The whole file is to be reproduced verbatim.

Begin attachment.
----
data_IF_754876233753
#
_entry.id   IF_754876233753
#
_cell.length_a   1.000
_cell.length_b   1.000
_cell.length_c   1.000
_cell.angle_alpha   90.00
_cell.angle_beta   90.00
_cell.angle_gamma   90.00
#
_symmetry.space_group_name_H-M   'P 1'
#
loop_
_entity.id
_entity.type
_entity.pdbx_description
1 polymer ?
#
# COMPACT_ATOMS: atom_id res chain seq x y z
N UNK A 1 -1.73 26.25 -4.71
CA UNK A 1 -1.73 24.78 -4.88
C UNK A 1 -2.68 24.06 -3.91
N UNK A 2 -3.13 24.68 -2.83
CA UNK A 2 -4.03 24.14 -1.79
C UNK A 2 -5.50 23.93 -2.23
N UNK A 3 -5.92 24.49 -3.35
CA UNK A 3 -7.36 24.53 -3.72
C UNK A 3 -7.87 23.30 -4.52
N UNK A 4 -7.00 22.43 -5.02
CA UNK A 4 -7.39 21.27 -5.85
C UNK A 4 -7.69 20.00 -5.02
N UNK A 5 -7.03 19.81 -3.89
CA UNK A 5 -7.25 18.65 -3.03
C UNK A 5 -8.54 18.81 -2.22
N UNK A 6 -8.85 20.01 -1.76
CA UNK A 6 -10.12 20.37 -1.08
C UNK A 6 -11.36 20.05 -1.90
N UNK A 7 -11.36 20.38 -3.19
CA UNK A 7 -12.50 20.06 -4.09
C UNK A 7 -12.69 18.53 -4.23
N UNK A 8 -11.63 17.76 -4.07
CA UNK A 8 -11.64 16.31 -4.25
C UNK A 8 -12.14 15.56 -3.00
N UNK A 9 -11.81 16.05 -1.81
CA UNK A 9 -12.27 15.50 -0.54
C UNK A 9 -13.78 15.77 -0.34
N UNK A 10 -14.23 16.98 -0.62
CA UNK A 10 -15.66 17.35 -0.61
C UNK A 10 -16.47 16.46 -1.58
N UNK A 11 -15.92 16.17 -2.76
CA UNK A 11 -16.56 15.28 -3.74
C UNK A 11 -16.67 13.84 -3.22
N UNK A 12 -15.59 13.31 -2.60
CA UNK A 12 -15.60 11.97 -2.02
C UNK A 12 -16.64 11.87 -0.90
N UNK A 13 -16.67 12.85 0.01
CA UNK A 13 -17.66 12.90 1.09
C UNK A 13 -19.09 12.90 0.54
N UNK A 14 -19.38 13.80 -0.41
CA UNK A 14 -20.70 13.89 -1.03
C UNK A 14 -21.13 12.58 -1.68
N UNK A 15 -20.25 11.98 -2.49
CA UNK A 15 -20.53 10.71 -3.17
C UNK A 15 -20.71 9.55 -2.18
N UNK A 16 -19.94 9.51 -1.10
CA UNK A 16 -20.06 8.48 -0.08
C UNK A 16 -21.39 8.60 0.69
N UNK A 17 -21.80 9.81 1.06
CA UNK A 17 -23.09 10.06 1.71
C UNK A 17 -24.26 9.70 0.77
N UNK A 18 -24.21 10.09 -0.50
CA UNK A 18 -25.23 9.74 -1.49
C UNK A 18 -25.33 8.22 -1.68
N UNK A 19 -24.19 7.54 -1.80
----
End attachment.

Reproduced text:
data_IF_754876233753
#
_entry.id   IF_754876233753
#
_cell.length_a   1.000
_cell.length_b   1.000
_cell.length_c   1.000
_cell.angle_alpha   90.00
_cell.angle_beta   90.00
_cell.angle_gamma   90.00
#
_symmetry.space_group_name_H-M   'P 1'
#
loop_
_entity.id
_entity.type
_entity.pdbx_description
1 polymer ?
#
# COMPACT_ATOMS: atom_id res chain seq x y z
N UNK A 1 -1.73 26.25 -4.71
CA UNK A 1 -1.73 24.78 -4.88
C UNK A 1 -2.68 24.06 -3.91
N UNK A 2 -3.13 24.68 -2.83
CA UNK A 2 -4.03 24.14 -1.79
C UNK A 2 -5.50 23.93 -2.23
N UNK A 3 -5.92 24.49 -3.35
CA UNK A 3 -7.36 24.53 -3.72
C UNK A 3 -7.87 23.30 -4.52
N UNK A 4 -7.00 22.43 -5.02
CA UNK A 4 -7.39 21.27 -5.85
C UNK A 4 -7.69 20.00 -5.02
N UNK A 5 -7.03 19.81 -3.89
CA UNK A 5 -7.25 18.65 -3.03
C UNK A 5 -8.54 18.81 -2.22
N UNK A 6 -8.85 20.01 -1.76
CA UNK A 6 -10.12 20.37 -1.08
C UNK A 6 -11.36 20.05 -1.90
N UNK A 7 -11.36 20.38 -3.19
CA UNK A 7 -12.50 20.06 -4.09
C UNK A 7 -12.69 18.53 -4.23
N UNK A 8 -11.63 17.76 -4.07
CA UNK A 8 -11.64 16.31 -4.25
C UNK A 8 -12.14 15.56 -3.00
N UNK A 9 -11.81 16.05 -1.81
CA UNK A 9 -12.27 15.50 -0.54
C UNK A 9 -13.78 15.77 -0.34
N UNK A 10 -14.23 16.98 -0.62
CA UNK A 10 -15.66 17.35 -0.61
C UNK A 10 -16.47 16.46 -1.58
N UNK A 11 -15.92 16.17 -2.76
CA UNK A 11 -16.56 15.28 -3.74
C UNK A 11 -16.67 13.84 -3.22
N UNK A 12 -15.59 13.31 -2.60
CA UNK A 12 -15.60 11.97 -2.02
C UNK A 12 -16.64 11.87 -0.90
N UNK A 13 -16.67 12.85 0.01
CA UNK A 13 -17.66 12.90 1.09
C UNK A 13 -19.09 12.90 0.54
N UNK A 14 -19.38 13.80 -0.41
CA UNK A 14 -20.70 13.89 -1.03
C UNK A 14 -21.13 12.58 -1.68
N UNK A 15 -20.25 11.98 -2.49
CA UNK A 15 -20.53 10.71 -3.17
C UNK A 15 -20.71 9.55 -2.18
N UNK A 16 -19.94 9.51 -1.10
CA UNK A 16 -20.06 8.48 -0.08
C UNK A 16 -21.39 8.60 0.69
N UNK A 17 -21.80 9.81 1.06
CA UNK A 17 -23.09 10.06 1.71
C UNK A 17 -24.26 9.70 0.77
N UNK A 18 -24.21 10.09 -0.50
CA UNK A 18 -25.23 9.74 -1.49
C UNK A 18 -25.33 8.22 -1.68
N UNK A 19 -24.19 7.54 -1.80